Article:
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but on some of the attacks. i cannot speak in detail about that, but in cases where we have information and they have gone through the lawful process, we not just give it but we do it , very promptly. i think -- i would hope that they would say that we have been cooperating well. and i think, you know, there is some valuable information. and so, there is a -- i think there is a misunderstanding about -- encryption doesn't mean there is no information, right? because likely metadata exists. and metadata, if you are putting together a profile, is very important. emily: can we assume that apple is always working to make encryption stronger? tim: the reality is that the cyberattacks on people and
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government -- it is happening left and right everywhere -- these affect your safety, your security. it is not just privacy. it is not privacy versus security. it is policy and security versus security. we are always working to stay one step ahead of the attackers who, franklyackers speaking, have gone from the guy in the basement that is a hobbyist, to a sophisticated enterprise. and it takes all that we can do to do it, and we do not think our users should have to think through all of this stuff. it is not practical for people, and so we try to stand up for users and stay one step ahead of these guys. you said cars are an area ripe for disruption. how important is it that apple not miss out on cars? ♪
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emily: let's talk about the world's second-biggest economy, china. how does apple navigate what seem to be uncertain economic and lyrical waters there? tim: we make all decisions for the long-term. we are not investing for next quarter or next year, we are thinking many years out. as i stand back and look at china, i see mega-trends that make china an incredible market, not just to sell in. i also mean for application developers. we have 1.5 million application developers in china now. probably closer to 2 million. it has been an incredible market place for talent and in terms of the size of the marketplace. and so this -- short-term kinds
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of economic moves up and down, i do not get too excited about. emily: how realistic is it to expect double-digit growth to continue for apple? tim: it didn't continue last year. emily: or the days of double-digit growth over? tim: i think we will do better this quarter than the last several. that doesn't mean that we are growing double-digit or will grow, but i think it will be better year-over-year comp over the previous ones. i feel pretty good about that. iphone is the most popular phone in china. iphone seven-plus is the third most popular smartphone in china. last year the size of our business was almost $50 billion in china. we are going to stick at it, because i think china is a huge opportunity over time. emily: how would you characterize tim cook's apple
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versus steve jobs' apple? tim: i don't think about it very much. i guess i will point out that steve's dna will always be the dna of apple, or it will be as long as i am ceo. i think it is deeply embedded in the company and we celebrate it. and it should be like that and stay like that. obviously, things evolve over time as they would have if he were sitting here interviewing with you today. sure, butclearly i'm that is a better question to ask somebody who worked for both of us. emily: you said cars are an area ripe for disruption. how important is it that apple not miss out on cars? tim: i think there is a major disruption looming there, not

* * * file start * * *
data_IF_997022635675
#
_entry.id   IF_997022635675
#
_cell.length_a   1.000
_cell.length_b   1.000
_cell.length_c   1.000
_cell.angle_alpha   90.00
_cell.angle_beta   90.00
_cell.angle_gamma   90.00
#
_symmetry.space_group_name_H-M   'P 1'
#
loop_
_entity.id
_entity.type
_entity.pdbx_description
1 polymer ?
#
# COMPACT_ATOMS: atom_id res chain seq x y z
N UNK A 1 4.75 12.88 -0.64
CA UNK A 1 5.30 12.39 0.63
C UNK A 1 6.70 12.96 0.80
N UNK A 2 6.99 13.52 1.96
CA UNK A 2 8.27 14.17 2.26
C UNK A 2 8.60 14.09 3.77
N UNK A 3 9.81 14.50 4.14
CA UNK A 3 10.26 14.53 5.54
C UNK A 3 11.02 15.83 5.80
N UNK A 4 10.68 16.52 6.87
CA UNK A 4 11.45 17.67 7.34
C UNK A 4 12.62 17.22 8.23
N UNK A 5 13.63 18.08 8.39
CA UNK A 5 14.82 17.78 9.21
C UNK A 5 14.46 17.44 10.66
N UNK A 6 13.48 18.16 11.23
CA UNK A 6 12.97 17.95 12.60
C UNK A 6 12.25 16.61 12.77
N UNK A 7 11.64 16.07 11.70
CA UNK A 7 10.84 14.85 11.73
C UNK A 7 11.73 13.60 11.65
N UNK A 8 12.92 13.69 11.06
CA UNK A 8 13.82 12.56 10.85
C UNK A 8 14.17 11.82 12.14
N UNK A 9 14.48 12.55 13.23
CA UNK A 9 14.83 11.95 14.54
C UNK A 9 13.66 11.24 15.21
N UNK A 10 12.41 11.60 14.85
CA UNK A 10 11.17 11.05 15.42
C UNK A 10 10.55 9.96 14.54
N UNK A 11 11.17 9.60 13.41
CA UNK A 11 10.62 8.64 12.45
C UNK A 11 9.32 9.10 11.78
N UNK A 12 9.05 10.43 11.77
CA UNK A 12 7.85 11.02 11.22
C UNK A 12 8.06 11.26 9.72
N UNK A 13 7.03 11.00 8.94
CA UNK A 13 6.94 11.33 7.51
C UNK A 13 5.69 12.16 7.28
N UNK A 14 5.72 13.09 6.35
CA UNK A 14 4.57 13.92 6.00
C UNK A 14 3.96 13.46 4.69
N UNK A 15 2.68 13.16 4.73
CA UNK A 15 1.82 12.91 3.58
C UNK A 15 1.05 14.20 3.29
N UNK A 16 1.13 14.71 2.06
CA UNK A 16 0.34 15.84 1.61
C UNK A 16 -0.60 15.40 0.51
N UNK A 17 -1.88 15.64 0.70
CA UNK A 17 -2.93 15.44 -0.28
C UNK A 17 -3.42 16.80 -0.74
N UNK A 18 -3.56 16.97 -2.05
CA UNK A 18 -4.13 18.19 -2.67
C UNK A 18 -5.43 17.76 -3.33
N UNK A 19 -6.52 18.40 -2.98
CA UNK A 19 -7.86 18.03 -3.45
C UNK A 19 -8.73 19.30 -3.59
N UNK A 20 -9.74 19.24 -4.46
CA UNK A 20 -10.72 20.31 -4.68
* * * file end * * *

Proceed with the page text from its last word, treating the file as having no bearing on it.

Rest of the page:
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only for self driving cars, but also the electrification. if you have driven an all electric car, it is a marvelous experience. it is a marvelous experience not to stop at the gas station, whatever you call it, and so -- plus, you have ridesharing on top of this. you've got kind of three vectors of the change happening generally in the same timeframe. it --, as we looked at what we are focusing on -- what we have talked about publicly, is we are focusing on an autonomous system. clearly one aspect is self driving cars, there are others. we see it as the mother of all ai projects.
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one of the most difficult to work on. autonomy is something that is incredibly exciting for us, but we will see where it takes us. we are not really saying from a product point of view what we will do, but we are being straightforward that it is a core technology that we view as very important. emily: you are working across so many different platforms, tv, watch, iphone, mac, what you see now as your vision for the future of personal computing across all of these platforms? they aregreat thing is all built on the same core technology, right? but we have thought through how they are used and the experience needed to get the best experience for the user in each of the cases. out of that came watch ios, os, and mac ios.
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when you begin to merge, the risk is the lowest common denominator approach and we are staying away from that. i know others have a different view on that, but that is our view and we are straightforward with it. and so, with tv we wanted to , give an update that amazon was and all apple app tv's later in the year, and we will have more to say about that later. i will keep you in suspense a while there. emily: i think everyone will be speculating after that comment. we will have to leave it there. tim cook, thank you so much. tim: great to see you and spend time with you.
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♪ emily: i am emily chang and this is the best of "bloomberg technology," where we bring the top interviews from the week in tech. world's moste valuable startup and a wide investors decided it was time for travis kalanick to go and a way forward for uber. plus, facebook ceo sheryl , sandberg gives her take on big branding, the future of digital ads, and cybersecurity. and the inside track on the trump